The fire service is beginning to fully recognize the merits in adjusting, altering, and changing our strategic and tactical ways of doing business in the streets. It’s becoming self evident in the fire service that it’s no longer acceptable to think that ESS buildings and occupancies will perform in the same manner as CCS buildings and occupancies and that tactics deployed in both CCS and ESS buildings and occupancies will react under similar strategic and tactical plans and tasks. These unique and inherent factors within the ESS profiles must give us a new standard for operational deployment; strategies and tactics that are defined by the risk profile of the building, its engineered structural systems, materials and methods of construction and the fire loading present.
Considerations for changing fire flow rates, the sizing of hose line and the adequacies for fire flow demand and application rates, staffing needs for safe operations, considerations for defensive positioning and defensive operating postures must be considered, and it warrants repeating again; Reckless-Aggressive firefighting must be redefined in the built environment and associated with goal oriented tactical operations that are defined by risk assessed and analyzed tasks that are executed under battle plans that promote the best in safety practices and survivability within know hostile structural fire environment- with determined, effective and proactive firefighting.
Risk-Preferring and Self-indulging Firefighting
Don’t mistake determined, effective and proactive firefighting with that of reckless, baseless and risk-preferring and self-indulging firefighting. There is a difference, a big difference. When we address relationships of Building Construction, Command Risk Management and Fire Fighter Safety with the occupancy and structural environment, all personnel, regardless of rank, need to equate the occupancy risk with strategic and tactical incident action plans. These safely compliment the identified firefighting operation risk, with the projected building risk profile and interface appropriate behavioral characteristics in the task level firefighting activities. Again, equating building, occupancy risk profiles with determined, effective and proactive firefighting.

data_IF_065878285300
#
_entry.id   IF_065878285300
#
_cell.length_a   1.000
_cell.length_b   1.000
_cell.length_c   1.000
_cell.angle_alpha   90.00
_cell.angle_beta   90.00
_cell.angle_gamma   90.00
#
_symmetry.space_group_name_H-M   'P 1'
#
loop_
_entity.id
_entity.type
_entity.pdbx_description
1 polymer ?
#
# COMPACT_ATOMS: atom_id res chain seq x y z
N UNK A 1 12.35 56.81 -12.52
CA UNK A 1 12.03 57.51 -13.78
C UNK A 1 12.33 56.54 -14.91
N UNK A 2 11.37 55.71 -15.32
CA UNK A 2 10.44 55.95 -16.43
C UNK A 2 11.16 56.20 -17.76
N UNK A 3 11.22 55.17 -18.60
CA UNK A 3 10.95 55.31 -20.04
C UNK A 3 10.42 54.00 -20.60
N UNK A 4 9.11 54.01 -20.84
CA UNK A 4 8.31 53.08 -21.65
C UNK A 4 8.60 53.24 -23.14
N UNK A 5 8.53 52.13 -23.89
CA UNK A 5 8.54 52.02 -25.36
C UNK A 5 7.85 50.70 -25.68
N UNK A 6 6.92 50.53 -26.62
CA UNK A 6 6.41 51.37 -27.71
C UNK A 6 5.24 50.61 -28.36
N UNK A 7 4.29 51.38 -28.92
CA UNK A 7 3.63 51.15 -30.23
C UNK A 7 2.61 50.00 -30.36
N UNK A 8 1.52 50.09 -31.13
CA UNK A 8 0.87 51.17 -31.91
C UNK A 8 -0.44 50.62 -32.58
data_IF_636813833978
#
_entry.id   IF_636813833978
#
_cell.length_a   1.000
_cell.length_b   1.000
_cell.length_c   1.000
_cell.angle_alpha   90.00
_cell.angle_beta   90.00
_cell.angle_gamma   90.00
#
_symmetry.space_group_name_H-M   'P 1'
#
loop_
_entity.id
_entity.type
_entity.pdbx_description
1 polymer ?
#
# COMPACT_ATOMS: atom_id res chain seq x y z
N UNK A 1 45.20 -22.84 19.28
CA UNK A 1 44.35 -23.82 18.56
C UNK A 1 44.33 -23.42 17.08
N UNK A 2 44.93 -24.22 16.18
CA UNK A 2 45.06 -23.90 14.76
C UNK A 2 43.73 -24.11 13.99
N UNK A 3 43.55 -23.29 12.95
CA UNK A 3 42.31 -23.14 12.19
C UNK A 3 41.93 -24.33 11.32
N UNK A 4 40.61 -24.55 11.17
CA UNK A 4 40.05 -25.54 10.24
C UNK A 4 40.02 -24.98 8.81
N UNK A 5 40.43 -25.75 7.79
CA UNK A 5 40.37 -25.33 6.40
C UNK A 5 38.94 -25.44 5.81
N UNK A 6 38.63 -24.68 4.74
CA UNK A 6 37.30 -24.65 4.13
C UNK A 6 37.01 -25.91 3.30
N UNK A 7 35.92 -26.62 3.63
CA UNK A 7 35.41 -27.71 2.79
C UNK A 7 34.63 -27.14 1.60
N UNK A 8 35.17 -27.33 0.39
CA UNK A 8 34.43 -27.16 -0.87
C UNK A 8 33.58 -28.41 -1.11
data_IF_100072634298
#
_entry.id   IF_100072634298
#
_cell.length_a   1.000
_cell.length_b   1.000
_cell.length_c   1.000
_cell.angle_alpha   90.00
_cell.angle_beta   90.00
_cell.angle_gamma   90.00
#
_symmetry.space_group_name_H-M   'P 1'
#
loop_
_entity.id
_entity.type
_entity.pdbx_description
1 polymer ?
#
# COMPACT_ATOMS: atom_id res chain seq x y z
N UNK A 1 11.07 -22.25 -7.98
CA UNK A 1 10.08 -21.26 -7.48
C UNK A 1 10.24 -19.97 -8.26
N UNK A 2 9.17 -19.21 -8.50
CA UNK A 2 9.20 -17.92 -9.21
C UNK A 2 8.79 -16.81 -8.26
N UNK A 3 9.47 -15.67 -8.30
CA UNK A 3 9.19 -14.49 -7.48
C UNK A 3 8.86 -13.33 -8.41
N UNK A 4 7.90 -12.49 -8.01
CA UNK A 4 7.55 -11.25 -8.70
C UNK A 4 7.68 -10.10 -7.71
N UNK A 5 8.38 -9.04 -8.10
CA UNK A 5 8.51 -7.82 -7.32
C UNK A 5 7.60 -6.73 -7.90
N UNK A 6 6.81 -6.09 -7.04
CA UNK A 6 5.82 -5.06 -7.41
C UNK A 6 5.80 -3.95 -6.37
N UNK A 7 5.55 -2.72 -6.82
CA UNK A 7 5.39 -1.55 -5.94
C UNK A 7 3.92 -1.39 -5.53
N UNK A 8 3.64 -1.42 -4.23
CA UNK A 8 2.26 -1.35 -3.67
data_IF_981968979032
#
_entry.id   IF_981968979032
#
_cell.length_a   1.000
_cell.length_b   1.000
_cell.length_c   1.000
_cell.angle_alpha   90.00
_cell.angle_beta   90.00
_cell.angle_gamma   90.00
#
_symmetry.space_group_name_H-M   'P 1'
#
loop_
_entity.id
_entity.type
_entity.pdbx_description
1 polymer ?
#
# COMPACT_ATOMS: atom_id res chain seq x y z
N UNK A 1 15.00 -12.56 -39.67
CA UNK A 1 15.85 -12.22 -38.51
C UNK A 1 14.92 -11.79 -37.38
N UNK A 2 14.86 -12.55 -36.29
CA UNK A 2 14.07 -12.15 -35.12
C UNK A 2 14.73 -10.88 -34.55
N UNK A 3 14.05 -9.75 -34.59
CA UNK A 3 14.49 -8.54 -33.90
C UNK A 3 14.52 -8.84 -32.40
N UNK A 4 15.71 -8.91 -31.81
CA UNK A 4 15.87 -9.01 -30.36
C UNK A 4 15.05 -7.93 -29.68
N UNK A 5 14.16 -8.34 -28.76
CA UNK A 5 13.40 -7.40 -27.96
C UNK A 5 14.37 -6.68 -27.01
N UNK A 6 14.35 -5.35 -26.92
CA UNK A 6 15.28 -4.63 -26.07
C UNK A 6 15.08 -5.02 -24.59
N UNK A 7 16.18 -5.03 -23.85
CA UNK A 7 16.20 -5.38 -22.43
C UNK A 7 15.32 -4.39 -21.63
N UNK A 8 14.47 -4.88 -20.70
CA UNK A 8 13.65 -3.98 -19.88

The traditional attitudes and beliefs of equating aggressive firefighting operations in all occupancy types coupled with the correlating, established and pragmatic operational strategies and tactics MUST not only be questioned, they need to be adjusted and modified; risk assessment, risk-benefit analysis, safety and survivability profiling, operational value and firefighter injury and LODD reduction must be further institutionalized to become a recognized part of modern firefighting operations.